Sometimes progress is achieved through reverse engineering, by the stripping down of the burliest thing to its leanest bones. The good folks at McNally Instruments’ Strumstick have done just that with their innovative, three-stringed instrument of the same name. Strumstick ensures that, fumble as you may across its fretboard, you simply cannot produce a wrong note. Daunted by the challenge of learning to play a traditional guitar? Wish there was an easy way to make cool-sounding music even if you have no particular musical ability? Enter Strumstick.
We stopped by their booth at the 2016 NAMM show this month out of curiosity. The streamlining of multi-stringed instruments into lean, reedy minimalist and easily digestible musical models geared to first-timers and novices is a musical movement that seems to be trending. Slaperoo, we passed you on our way and yes–we are looking at you, too.
We play traditional 6-string guitar here at ADT, which we learned through years of good ole’ practice. Why would one interested in guitar not want to start with the real thing? The friendly booth representative walked us skeptics through all our burning questions.
Strumstick comprises a slight wood body that supports three strings: The top and bottom strings are tuned an octave apart; the middle string is tuned to the fifth step in between. Don’t worry if you don’t know a thing about music: If you can press a guitar string you can play Strumstick. Its tonal alignment ensures you’ll always strike the right musical chord–literally–no matter where you place your fingers on the frets. You can clunk your way all over the fretboard and never not create a pleasantly straightforward melody.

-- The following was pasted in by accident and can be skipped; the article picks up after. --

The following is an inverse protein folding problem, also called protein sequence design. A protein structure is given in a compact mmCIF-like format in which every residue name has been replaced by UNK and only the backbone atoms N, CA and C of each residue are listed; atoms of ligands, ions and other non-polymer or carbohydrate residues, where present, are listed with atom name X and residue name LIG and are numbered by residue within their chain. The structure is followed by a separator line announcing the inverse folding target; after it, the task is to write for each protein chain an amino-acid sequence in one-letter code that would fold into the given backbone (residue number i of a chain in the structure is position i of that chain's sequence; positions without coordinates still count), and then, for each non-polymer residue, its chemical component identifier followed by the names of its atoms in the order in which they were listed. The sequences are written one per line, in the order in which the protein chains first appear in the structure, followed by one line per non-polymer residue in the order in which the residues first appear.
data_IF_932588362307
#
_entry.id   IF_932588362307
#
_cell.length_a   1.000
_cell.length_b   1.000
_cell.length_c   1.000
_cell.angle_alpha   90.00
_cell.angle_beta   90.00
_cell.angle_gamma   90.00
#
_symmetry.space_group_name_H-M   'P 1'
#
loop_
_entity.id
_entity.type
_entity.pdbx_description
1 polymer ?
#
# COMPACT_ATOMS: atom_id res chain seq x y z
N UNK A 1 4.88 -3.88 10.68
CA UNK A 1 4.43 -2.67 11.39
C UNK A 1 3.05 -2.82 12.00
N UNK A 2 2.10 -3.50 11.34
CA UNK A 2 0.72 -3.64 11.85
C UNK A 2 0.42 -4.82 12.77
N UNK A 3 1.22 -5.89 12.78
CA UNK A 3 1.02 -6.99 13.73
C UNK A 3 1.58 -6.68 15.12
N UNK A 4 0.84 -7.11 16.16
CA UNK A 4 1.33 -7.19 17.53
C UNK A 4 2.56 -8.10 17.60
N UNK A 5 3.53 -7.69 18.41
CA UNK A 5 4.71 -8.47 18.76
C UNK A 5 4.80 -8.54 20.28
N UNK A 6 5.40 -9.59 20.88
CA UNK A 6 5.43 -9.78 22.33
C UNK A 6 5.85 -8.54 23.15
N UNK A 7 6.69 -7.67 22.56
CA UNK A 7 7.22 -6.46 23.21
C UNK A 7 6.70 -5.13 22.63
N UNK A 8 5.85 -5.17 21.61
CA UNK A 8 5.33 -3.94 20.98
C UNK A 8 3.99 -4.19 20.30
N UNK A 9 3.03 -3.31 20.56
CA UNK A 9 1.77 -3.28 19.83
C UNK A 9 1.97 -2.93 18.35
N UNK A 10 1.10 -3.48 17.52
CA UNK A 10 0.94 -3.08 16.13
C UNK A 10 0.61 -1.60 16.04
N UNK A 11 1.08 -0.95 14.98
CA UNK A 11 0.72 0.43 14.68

Strumsticks are available in two tunings, D and G. A variety of models and species of wood tops are available. The lineup includes a three-string ukelele and a smaller children’s model. Prices range from $169 for the base model to $259 for the top-of-the-line. An instruction book and companion CD are available to aid learning.
Our conclusion, in short: If you thought you could never play guitar but always wanted to, if you want to ease yourself or a child into the world of music starting with something simple and always rewarding, this could be a good place to start. If you have more lofty aspirations, we recommend you skip this and start with the traditional stringed instrument of your dreams. Wrong notes and overcoming challenges are critical to productive musical development. We also took note of Strumstick’s price points: A decent student guitar can be had at similar prices; something to consider.
But we won’t deny the Strumstick is a nifty idea for the right audience.